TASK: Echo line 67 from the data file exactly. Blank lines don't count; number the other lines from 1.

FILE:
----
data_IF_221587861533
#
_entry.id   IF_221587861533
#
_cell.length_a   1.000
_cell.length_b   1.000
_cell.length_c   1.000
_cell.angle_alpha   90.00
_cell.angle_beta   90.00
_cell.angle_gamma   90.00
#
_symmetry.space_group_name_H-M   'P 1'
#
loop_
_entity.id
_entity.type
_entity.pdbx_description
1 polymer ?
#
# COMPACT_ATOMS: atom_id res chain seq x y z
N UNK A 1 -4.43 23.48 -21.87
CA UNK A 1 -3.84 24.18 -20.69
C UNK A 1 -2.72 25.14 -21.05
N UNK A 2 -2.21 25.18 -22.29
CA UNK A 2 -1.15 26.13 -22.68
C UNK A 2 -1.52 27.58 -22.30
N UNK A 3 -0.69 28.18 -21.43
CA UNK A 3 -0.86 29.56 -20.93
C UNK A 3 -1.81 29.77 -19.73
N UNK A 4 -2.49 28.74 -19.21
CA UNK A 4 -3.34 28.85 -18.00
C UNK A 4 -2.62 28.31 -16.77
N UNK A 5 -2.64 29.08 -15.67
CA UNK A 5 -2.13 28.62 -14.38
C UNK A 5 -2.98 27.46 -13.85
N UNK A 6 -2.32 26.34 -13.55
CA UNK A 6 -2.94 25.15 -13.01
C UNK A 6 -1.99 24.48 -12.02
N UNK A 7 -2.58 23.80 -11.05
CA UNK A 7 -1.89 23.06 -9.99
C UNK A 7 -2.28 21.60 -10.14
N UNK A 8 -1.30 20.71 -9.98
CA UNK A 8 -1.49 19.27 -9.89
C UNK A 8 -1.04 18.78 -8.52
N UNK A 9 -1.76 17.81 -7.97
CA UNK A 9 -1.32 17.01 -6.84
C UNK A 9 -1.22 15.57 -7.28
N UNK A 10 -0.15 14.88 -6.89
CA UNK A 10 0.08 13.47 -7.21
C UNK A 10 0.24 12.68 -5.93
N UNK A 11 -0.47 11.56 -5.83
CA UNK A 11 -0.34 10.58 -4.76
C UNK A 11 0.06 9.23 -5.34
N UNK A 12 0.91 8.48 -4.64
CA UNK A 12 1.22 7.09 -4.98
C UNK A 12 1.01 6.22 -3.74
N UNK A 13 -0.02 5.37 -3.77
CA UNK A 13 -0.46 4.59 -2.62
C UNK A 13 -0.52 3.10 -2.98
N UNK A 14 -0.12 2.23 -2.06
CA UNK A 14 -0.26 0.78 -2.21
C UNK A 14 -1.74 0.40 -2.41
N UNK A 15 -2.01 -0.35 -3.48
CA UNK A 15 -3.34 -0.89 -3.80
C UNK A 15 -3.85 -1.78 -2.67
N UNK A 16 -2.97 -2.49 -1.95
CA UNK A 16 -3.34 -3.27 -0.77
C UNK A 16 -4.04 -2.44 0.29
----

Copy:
CA UNK A 16 -3.34 -3.27 -0.77